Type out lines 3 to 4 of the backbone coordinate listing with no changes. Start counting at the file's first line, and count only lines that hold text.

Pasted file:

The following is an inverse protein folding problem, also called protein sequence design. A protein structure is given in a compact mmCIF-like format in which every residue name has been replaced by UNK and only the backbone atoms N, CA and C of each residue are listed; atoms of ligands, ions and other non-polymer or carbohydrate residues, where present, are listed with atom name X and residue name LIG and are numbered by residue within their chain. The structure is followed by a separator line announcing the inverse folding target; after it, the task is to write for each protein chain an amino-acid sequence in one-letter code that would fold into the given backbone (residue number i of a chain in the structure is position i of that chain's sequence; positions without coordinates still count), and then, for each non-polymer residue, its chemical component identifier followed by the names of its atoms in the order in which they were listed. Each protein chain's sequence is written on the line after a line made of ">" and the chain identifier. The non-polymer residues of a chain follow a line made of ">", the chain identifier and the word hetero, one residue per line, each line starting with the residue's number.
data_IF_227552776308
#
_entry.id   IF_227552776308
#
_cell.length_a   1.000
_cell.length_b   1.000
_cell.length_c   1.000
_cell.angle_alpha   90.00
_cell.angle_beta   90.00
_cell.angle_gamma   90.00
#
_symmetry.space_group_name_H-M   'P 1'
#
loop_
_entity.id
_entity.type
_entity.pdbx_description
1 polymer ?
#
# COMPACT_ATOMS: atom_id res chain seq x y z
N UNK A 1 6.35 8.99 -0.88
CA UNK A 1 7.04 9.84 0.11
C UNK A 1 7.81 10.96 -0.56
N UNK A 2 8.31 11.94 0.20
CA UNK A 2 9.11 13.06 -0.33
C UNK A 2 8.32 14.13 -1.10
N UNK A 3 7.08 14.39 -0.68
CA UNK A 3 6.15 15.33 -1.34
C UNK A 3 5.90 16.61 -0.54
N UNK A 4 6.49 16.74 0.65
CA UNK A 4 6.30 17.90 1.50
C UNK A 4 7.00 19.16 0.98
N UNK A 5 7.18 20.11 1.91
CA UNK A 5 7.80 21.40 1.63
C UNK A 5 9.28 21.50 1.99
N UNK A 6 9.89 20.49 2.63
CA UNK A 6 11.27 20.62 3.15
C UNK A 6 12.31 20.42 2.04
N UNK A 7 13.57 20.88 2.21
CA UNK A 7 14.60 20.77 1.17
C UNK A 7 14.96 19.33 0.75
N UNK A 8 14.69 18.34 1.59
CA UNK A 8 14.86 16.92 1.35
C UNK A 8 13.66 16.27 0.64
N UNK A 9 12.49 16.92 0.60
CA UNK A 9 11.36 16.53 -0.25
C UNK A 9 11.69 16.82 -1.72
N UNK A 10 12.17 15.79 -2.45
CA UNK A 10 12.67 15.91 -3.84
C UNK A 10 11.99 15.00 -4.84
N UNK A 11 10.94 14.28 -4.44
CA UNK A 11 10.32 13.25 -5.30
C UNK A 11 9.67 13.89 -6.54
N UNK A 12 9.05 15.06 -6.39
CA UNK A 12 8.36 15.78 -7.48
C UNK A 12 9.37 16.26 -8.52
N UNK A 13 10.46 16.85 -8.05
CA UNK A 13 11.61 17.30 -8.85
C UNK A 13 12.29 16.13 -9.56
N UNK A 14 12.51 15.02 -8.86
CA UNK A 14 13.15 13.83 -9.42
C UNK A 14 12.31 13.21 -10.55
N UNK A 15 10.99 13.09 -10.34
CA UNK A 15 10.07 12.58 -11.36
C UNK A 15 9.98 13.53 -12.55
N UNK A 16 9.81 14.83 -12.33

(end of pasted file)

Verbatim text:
#
_entry.id   IF_227552776308